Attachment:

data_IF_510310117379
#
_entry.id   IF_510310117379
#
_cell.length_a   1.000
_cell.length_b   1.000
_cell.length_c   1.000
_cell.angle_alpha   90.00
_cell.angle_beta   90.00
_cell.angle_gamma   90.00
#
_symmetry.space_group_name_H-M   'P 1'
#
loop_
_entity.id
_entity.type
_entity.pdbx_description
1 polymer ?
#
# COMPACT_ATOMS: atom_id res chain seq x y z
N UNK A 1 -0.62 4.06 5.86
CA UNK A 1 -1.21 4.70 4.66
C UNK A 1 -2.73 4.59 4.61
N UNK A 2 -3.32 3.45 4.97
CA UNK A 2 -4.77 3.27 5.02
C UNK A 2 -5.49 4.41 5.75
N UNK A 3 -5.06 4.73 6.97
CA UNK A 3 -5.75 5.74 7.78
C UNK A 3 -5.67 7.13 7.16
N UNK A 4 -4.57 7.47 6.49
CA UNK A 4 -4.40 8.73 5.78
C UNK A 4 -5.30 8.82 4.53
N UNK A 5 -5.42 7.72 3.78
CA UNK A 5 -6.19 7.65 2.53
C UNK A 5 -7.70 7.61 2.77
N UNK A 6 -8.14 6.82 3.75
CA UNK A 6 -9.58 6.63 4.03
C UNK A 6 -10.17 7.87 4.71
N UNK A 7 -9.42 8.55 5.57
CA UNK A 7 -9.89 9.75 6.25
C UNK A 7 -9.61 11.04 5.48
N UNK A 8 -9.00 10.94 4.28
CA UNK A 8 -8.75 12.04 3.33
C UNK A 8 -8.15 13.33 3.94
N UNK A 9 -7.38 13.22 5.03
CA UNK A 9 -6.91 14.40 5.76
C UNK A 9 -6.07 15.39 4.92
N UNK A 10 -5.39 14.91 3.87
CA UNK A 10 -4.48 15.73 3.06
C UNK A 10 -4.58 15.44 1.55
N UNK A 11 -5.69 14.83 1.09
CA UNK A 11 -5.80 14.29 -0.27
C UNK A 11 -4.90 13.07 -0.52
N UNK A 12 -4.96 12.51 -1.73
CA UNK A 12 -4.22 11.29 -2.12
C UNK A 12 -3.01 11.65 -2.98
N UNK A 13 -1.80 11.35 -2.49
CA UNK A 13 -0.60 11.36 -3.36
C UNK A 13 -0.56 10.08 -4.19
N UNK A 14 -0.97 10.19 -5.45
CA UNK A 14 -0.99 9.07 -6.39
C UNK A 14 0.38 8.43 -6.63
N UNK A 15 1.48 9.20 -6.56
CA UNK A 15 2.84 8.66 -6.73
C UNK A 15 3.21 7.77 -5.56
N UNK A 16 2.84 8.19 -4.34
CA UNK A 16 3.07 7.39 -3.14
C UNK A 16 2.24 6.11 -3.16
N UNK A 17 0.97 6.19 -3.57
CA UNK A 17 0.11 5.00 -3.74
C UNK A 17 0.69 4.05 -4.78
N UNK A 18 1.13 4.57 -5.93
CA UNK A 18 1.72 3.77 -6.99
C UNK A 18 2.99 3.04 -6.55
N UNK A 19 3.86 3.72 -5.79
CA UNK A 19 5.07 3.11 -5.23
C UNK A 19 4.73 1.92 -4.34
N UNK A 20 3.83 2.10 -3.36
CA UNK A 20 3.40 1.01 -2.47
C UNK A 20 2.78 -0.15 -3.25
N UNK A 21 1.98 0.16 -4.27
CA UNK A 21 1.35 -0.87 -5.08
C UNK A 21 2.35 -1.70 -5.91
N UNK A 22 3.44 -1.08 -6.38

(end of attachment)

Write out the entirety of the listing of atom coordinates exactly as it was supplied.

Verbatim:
data_IF_510310117379
#
_entry.id   IF_510310117379
#
_cell.length_a   1.000
_cell.length_b   1.000
_cell.length_c   1.000
_cell.angle_alpha   90.00
_cell.angle_beta   90.00
_cell.angle_gamma   90.00
#
_symmetry.space_group_name_H-M   'P 1'
#
loop_
_entity.id
_entity.type
_entity.pdbx_description
1 polymer ?
#
# COMPACT_ATOMS: atom_id res chain seq x y z
N UNK A 1 -0.62 4.06 5.86
CA UNK A 1 -1.21 4.70 4.66
C UNK A 1 -2.73 4.59 4.61
N UNK A 2 -3.32 3.45 4.97
CA UNK A 2 -4.77 3.27 5.02
C UNK A 2 -5.49 4.41 5.75
N UNK A 3 -5.06 4.73 6.97
CA UNK A 3 -5.75 5.74 7.78
C UNK A 3 -5.67 7.13 7.16
N UNK A 4 -4.57 7.47 6.49
CA UNK A 4 -4.40 8.73 5.78
C UNK A 4 -5.30 8.82 4.53
N UNK A 5 -5.42 7.72 3.78
CA UNK A 5 -6.19 7.65 2.53
C UNK A 5 -7.70 7.61 2.77
N UNK A 6 -8.14 6.82 3.75
CA UNK A 6 -9.58 6.63 4.03
C UNK A 6 -10.17 7.87 4.71
N UNK A 7 -9.42 8.55 5.57
CA UNK A 7 -9.89 9.75 6.25
C UNK A 7 -9.61 11.04 5.48
N UNK A 8 -9.00 10.94 4.28
CA UNK A 8 -8.75 12.04 3.33
C UNK A 8 -8.15 13.33 3.94
N UNK A 9 -7.38 13.22 5.03
CA UNK A 9 -6.91 14.40 5.76
C UNK A 9 -6.07 15.39 4.92
N UNK A 10 -5.39 14.91 3.87
CA UNK A 10 -4.48 15.73 3.06
C UNK A 10 -4.58 15.44 1.55
N UNK A 11 -5.69 14.83 1.09
CA UNK A 11 -5.80 14.29 -0.27
C UNK A 11 -4.90 13.07 -0.52
N UNK A 12 -4.96 12.51 -1.73
CA UNK A 12 -4.22 11.29 -2.12
C UNK A 12 -3.01 11.65 -2.98
N UNK A 13 -1.80 11.35 -2.49
CA UNK A 13 -0.60 11.36 -3.36
C UNK A 13 -0.56 10.08 -4.19
N UNK A 14 -0.97 10.19 -5.45
CA UNK A 14 -0.99 9.07 -6.39
C UNK A 14 0.38 8.43 -6.63
N UNK A 15 1.48 9.20 -6.56
CA UNK A 15 2.84 8.66 -6.73
C UNK A 15 3.21 7.77 -5.56
N UNK A 16 2.84 8.19 -4.34
CA UNK A 16 3.07 7.39 -3.14
C UNK A 16 2.24 6.11 -3.16
N UNK A 17 0.97 6.19 -3.57
CA UNK A 17 0.11 5.00 -3.74
C UNK A 17 0.69 4.05 -4.78
N UNK A 18 1.13 4.57 -5.93
CA UNK A 18 1.72 3.77 -6.99
C UNK A 18 2.99 3.04 -6.55
N UNK A 19 3.86 3.72 -5.79
CA UNK A 19 5.07 3.11 -5.23
C UNK A 19 4.73 1.92 -4.34
N UNK A 20 3.83 2.10 -3.36
CA UNK A 20 3.40 1.01 -2.47
C UNK A 20 2.78 -0.15 -3.25
N UNK A 21 1.98 0.16 -4.27
CA UNK A 21 1.35 -0.87 -5.08
C UNK A 21 2.35 -1.70 -5.91
N UNK A 22 3.44 -1.08 -6.38